I'll wrap up our Ironman weekend when we get home. Thanks for all the support and encouragement and prayers today!



For Narnia!!!

Another video, this time of the start of George's second lap of the marathon.

For Narnia!

George seemed in good spirits but says his knee is bothering him. He's steadily increased his pace on each of the run splits, though, so YAY!!!!

Mike had a trip to the medical tent following his bike and will not start the run. He's going to be fine, but muscle cramps ended his race this year.

T2 Video

If you want to see a video of George's transition from bike to run, a.k.a. T2, check out this link. He looks so much better than last year, and he's hauling the mail!

T2 Video


Tri to Understand

This is the second race-day post. Scroll down for the first race-day post!


Years ago in Madison, I saw a woman wearing a shirt that said, "Just Tri-ing to Understand." After attending my seventh start of an Ironman race, I feel like I'm starting to get it.

Maybe.

Just a bit.

It seems to make more sense at the finish line, though.


George gets body markings, including
his age (50) on his calf. This way, racers
know when people older than they are
pass them. ;-)

Nick and Angela, Iron Sherpas

The lake in early morning. 

Milling around before the start.

His nose is healing nicely from its
impact with the dock.

Mike, number 2007, looking happy!

Suited up with his Sherpa carrying the bike pump.
So glad I didn't have to carry that thing this year.
Thanks for the help, Nick!

Mike suited up and ready to swim. Sherpa Ang has his backpack.
She's earning her Sherpa gift!

The start was accompanied by fireworks and a canon blast, but the crowds made it impossible for us to see any of the waves leave the beach. We Sherpas went back to the hotel, picked up Jack, and ate a quick breakfast before moseying down to T1, where we saw both guys running from the lake to their bike gear.

Both were VERY happy with their swim times. George may have PRed his swim at 1:11, and Mike significantly improved his time over last year with a 1:33 swim!

It's fascinating to watch athletes in T1. Some have huge smiles on their faces, and others look for all the world like they're thinking, "Thank God I didn't drown!!!" or perhaps, "OMG, I have 138.2 miles left to go!!!!"

Most triathletes have favorite and least favorite events...the three sports are just so very different. George and Mike generally enjoy the swim. George says he zens out. They both prefer the bike (unless they get muscle cramps or bonk, in which case each has claimed to want to give their bike to anyone who will take it, or possibly throw it under a bus so they never have to ride it again).

The run is the weakest event for both guys, so the key is to keep their legs fresh enough to make the 26.2-mile. It's tempting to rage on the bike, thinking you're making up for a slow run, but that never works. All three times George didn't finish, he stopped half-way through the run with horrible cramps and dehydration. We don't want that happening today!

And now we wait. The bike splits are weird lengths. The first is 7km, and both men are over that mat with good times, but the second bike split is 73.5km, which means we won't get an update for quite a while.

In the meantime, we're relaxing. I should be back around 4:00-5:00 with a bike update and hopefully some pictures from the start of their marathons! If you want to track them for the eight different bike splits, go to Ironman Mont Tremblant Athlete Tracker and use 1965 for George and 2007 for Mike.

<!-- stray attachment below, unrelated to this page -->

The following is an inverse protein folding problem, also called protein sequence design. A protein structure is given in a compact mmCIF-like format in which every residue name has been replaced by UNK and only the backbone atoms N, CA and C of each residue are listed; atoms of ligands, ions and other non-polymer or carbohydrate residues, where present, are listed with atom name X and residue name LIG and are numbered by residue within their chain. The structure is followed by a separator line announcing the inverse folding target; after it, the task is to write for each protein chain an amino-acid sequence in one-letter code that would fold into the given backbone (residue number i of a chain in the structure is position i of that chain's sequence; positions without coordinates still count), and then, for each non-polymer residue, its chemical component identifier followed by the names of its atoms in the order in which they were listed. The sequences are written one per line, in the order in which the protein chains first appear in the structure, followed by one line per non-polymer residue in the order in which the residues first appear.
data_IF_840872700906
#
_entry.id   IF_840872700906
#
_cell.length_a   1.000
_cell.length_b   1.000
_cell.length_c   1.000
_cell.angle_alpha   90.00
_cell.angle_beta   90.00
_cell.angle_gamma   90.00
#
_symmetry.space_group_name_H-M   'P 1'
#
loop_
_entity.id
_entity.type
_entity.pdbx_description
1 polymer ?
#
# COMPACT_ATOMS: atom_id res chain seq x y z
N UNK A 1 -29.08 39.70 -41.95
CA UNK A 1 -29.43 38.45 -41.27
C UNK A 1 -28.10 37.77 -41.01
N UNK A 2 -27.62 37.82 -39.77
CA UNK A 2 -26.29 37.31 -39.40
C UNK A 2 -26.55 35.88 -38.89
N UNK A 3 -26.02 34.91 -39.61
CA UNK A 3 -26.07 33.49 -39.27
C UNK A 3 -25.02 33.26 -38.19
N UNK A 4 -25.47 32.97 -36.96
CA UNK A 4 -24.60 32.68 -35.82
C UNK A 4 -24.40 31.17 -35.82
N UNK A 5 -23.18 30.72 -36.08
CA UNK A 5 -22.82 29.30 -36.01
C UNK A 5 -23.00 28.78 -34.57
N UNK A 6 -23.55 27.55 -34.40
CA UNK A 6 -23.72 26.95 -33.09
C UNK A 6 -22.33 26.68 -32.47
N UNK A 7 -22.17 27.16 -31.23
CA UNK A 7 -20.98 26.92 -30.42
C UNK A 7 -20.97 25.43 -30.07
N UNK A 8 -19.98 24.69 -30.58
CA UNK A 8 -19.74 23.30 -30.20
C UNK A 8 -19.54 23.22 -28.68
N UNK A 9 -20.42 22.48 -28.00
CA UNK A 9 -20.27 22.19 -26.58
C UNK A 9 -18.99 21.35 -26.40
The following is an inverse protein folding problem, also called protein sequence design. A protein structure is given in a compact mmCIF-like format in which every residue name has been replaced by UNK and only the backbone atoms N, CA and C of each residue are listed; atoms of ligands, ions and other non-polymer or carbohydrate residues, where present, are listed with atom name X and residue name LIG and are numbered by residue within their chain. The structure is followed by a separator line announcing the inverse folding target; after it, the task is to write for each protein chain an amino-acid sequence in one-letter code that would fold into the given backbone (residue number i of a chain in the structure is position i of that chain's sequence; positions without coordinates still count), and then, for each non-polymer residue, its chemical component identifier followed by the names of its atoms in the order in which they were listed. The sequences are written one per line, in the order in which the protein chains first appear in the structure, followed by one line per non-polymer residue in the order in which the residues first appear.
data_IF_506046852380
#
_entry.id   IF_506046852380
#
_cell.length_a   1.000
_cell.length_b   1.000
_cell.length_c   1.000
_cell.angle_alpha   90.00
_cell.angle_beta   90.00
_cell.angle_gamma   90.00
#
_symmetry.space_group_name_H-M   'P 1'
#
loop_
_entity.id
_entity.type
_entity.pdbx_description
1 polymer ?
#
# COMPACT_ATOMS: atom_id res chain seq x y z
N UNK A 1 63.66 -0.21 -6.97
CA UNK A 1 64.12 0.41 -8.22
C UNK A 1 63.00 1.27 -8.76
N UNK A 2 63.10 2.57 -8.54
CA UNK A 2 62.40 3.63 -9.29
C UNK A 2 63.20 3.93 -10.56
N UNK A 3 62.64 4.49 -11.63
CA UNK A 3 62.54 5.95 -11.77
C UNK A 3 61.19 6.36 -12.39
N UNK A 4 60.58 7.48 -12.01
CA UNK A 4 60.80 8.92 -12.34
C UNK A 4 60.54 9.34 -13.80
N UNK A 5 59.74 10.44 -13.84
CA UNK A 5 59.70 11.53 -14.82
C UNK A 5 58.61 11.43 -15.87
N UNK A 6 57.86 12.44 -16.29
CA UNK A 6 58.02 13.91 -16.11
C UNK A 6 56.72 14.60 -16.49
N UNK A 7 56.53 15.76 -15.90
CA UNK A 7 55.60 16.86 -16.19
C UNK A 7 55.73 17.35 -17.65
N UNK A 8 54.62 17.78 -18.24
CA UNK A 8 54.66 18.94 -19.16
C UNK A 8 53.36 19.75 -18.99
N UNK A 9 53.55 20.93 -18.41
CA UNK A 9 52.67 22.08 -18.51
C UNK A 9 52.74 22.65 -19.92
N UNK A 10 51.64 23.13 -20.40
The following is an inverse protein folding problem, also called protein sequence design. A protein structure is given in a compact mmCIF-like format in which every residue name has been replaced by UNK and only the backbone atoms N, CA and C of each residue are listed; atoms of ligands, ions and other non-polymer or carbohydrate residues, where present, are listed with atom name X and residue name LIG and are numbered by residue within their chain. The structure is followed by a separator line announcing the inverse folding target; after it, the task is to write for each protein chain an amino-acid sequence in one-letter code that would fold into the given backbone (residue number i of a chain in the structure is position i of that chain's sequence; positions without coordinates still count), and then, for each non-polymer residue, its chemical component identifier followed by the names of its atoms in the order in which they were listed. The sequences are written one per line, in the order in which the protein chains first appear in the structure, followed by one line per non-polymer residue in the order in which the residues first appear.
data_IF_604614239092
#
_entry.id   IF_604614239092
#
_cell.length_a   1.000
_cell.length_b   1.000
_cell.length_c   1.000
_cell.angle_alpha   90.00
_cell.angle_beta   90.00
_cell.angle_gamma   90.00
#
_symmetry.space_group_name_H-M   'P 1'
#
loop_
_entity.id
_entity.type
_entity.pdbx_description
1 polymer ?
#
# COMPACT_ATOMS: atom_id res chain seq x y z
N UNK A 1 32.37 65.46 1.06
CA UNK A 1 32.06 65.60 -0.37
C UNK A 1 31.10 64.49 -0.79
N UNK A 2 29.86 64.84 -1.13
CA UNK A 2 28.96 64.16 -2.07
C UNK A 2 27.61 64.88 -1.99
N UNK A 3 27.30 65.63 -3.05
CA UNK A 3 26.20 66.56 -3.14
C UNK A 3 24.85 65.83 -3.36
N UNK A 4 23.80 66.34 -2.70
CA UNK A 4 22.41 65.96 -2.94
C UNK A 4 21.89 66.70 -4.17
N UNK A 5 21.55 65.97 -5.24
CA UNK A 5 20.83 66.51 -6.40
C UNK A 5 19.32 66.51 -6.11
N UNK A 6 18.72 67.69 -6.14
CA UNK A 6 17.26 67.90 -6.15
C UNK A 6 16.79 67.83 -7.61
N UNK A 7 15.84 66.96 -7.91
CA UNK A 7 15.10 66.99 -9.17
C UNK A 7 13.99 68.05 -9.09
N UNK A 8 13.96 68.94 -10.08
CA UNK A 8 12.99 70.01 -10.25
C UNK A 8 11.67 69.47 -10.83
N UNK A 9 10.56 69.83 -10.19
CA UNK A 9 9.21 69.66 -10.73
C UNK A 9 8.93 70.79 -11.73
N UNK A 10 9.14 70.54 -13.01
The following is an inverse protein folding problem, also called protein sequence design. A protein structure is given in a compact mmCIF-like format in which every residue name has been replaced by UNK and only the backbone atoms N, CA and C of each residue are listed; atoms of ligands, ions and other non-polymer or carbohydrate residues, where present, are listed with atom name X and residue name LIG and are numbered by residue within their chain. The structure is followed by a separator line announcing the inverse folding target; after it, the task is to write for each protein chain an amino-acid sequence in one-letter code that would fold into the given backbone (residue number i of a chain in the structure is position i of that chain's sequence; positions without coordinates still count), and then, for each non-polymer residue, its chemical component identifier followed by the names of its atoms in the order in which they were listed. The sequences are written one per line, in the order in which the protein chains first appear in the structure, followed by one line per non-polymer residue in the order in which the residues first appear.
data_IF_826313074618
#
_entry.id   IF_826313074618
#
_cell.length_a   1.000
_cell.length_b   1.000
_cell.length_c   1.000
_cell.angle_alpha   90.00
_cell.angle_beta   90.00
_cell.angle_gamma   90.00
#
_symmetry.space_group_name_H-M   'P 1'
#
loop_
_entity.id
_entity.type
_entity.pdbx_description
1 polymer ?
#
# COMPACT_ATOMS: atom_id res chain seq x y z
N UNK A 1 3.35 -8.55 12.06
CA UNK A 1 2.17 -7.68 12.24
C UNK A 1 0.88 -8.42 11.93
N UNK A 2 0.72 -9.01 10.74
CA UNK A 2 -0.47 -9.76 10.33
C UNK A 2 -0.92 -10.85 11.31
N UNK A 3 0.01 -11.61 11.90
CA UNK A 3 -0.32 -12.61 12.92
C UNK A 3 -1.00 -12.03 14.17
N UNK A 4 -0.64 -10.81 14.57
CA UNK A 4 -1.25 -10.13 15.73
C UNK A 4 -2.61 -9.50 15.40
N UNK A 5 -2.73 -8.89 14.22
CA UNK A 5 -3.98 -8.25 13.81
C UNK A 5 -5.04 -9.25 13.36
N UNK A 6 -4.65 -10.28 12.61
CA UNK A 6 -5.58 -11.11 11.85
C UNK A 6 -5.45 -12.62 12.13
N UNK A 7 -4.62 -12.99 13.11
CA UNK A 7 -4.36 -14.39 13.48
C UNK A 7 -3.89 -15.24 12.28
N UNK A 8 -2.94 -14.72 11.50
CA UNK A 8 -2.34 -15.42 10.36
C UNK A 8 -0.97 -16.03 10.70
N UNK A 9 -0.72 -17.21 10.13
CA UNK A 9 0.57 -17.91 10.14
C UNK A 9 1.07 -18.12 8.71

Ironman Begins

Ironman race day began at 4:00 AM after a night of very little sleep. We'll head off in about ten minutes to meet Ang and Mike and saunter down to the swim start...hopefully with a strong cup of coffee in hand.

Various weather reports are calling for a high of 80, 82, 86, and 88. Wow. That's quite a range. If you're the praying type, please pray for lower temps for all the racers. One-hundred-forty-point-six miles are brutal enough without adding heat to the mix.

George's race number is 1965, and Mike's is 2007. You can follow them at the Athlete Tracker on the Ironman website. Live coverage starts at 6:00 AM here, and finish coverage starts around 3:00 on the same page. That's roughly when George will be starting the marathon and a bit before the winner of the whole race will cross the finish line.

Race safe, men and women of Ironman Mont Tremblant 2015!

Saturday, August 15, 2015

The Trusty Steed and Pre-Race Preparations

George's favorite event of triathlon is definitely the bike. While I refer to his bike as his Precious (because it is), he prefers the term Trusty Steed.

He has an entire stable of steeds at home of all different kinds. You probably know that mountain bikes and racing bikes are different, but did you know that triathlon bikes and road-racing bikes (like those used in the Tour de France) are completely different? Yeah, well, I used to be blissfully ignorant of that fact, too, but don't you dare confuse the two around a triathlete.

Tri bikes like George's Specialized Shiv have different geometry than road bikes. I have no idea what the difference is, mind you. I just know there is one.

The blue band on George's wrist identifies him as a race participant.
It gets him into the transition areas and bike area, where I am
not allowed to go.

George spent a chunk of this morning readying his Trusty Steed for the race...new tires, fresh lube, and race number stickers added. This afternoon, he took his bike to the bike corral, where it will stay overnight with about 2,500 other bikes. When the bike area is full, there will be millions of dollars worth of bikes there. Needless to say, security is important here.